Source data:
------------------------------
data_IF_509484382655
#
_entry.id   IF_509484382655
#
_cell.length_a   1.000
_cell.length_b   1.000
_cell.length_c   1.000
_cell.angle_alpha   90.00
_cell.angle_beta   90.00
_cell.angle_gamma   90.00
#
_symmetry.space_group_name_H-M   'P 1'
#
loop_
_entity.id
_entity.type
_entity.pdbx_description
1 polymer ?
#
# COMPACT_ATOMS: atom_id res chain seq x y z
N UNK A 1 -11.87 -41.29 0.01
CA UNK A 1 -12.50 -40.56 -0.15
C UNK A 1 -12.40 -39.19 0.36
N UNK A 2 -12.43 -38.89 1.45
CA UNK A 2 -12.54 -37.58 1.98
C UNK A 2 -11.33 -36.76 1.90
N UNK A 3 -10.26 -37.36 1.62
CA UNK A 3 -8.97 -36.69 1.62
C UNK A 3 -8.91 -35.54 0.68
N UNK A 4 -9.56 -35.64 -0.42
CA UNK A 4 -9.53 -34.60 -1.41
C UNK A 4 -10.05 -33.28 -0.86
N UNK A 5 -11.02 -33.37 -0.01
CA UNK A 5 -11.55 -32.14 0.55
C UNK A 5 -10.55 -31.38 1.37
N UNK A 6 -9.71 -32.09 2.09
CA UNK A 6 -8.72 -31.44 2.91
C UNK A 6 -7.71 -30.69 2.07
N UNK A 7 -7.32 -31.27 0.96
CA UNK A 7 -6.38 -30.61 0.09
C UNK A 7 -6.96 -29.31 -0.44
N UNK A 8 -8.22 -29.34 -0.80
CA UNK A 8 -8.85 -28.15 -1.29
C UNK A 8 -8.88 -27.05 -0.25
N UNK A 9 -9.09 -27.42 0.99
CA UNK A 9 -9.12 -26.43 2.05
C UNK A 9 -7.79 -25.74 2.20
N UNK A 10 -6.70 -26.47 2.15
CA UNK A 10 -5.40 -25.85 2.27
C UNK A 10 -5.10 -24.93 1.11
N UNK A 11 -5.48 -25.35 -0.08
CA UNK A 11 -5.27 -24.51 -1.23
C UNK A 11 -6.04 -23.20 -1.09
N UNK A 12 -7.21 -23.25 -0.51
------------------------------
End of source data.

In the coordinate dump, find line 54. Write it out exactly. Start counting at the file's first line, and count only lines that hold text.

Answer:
N UNK A 12 -7.21 -23.25 -0.51